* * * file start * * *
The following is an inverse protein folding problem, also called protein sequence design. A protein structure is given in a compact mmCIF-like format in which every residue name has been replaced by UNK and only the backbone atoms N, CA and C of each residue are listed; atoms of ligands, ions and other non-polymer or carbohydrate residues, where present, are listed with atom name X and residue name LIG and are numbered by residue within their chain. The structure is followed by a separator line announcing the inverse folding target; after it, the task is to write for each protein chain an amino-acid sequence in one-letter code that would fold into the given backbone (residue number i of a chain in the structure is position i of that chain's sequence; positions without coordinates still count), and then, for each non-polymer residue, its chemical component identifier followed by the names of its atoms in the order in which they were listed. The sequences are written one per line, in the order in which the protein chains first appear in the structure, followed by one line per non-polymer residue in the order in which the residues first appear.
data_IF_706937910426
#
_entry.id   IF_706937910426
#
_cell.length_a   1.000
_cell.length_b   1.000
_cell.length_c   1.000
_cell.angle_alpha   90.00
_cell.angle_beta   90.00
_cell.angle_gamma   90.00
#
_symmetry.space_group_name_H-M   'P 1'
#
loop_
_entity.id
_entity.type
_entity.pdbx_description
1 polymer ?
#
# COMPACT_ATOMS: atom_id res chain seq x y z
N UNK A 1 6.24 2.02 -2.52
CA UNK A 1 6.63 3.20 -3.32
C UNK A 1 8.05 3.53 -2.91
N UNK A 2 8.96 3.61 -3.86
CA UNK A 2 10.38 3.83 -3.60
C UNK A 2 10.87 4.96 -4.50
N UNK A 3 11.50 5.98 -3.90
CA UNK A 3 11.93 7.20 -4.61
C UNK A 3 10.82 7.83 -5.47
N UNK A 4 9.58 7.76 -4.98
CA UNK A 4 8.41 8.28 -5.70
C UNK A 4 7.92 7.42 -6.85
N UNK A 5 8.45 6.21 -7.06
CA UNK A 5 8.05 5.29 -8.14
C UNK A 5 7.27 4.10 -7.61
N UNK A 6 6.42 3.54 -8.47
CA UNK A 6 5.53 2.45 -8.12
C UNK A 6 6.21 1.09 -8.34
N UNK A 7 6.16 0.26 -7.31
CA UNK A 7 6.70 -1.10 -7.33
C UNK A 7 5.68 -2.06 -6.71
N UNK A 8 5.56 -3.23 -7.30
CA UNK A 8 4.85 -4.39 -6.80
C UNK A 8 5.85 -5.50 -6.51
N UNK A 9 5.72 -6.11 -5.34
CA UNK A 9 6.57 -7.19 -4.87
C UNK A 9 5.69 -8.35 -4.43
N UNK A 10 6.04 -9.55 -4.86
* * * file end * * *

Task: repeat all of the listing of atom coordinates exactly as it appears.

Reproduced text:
The following is an inverse protein folding problem, also called protein sequence design. A protein structure is given in a compact mmCIF-like format in which every residue name has been replaced by UNK and only the backbone atoms N, CA and C of each residue are listed; atoms of ligands, ions and other non-polymer or carbohydrate residues, where present, are listed with atom name X and residue name LIG and are numbered by residue within their chain. The structure is followed by a separator line announcing the inverse folding target; after it, the task is to write for each protein chain an amino-acid sequence in one-letter code that would fold into the given backbone (residue number i of a chain in the structure is position i of that chain's sequence; positions without coordinates still count), and then, for each non-polymer residue, its chemical component identifier followed by the names of its atoms in the order in which they were listed. The sequences are written one per line, in the order in which the protein chains first appear in the structure, followed by one line per non-polymer residue in the order in which the residues first appear.
data_IF_706937910426
#
_entry.id   IF_706937910426
#
_cell.length_a   1.000
_cell.length_b   1.000
_cell.length_c   1.000
_cell.angle_alpha   90.00
_cell.angle_beta   90.00
_cell.angle_gamma   90.00
#
_symmetry.space_group_name_H-M   'P 1'
#
loop_
_entity.id
_entity.type
_entity.pdbx_description
1 polymer ?
#
# COMPACT_ATOMS: atom_id res chain seq x y z
N UNK A 1 6.24 2.02 -2.52
CA UNK A 1 6.63 3.20 -3.32
C UNK A 1 8.05 3.53 -2.91
N UNK A 2 8.96 3.61 -3.86
CA UNK A 2 10.38 3.83 -3.60
C UNK A 2 10.87 4.96 -4.50
N UNK A 3 11.50 5.98 -3.90
CA UNK A 3 11.93 7.20 -4.61
C UNK A 3 10.82 7.83 -5.47
N UNK A 4 9.58 7.76 -4.98
CA UNK A 4 8.41 8.28 -5.70
C UNK A 4 7.92 7.42 -6.85
N UNK A 5 8.45 6.21 -7.06
CA UNK A 5 8.05 5.29 -8.14
C UNK A 5 7.27 4.10 -7.61
N UNK A 6 6.42 3.54 -8.47
CA UNK A 6 5.53 2.45 -8.12
C UNK A 6 6.21 1.09 -8.34
N UNK A 7 6.16 0.26 -7.31
CA UNK A 7 6.70 -1.10 -7.33
C UNK A 7 5.68 -2.06 -6.71
N UNK A 8 5.56 -3.23 -7.30
CA UNK A 8 4.85 -4.39 -6.80
C UNK A 8 5.85 -5.50 -6.51
N UNK A 9 5.72 -6.11 -5.34
CA UNK A 9 6.57 -7.19 -4.87
C UNK A 9 5.69 -8.35 -4.43
N UNK A 10 6.04 -9.55 -4.86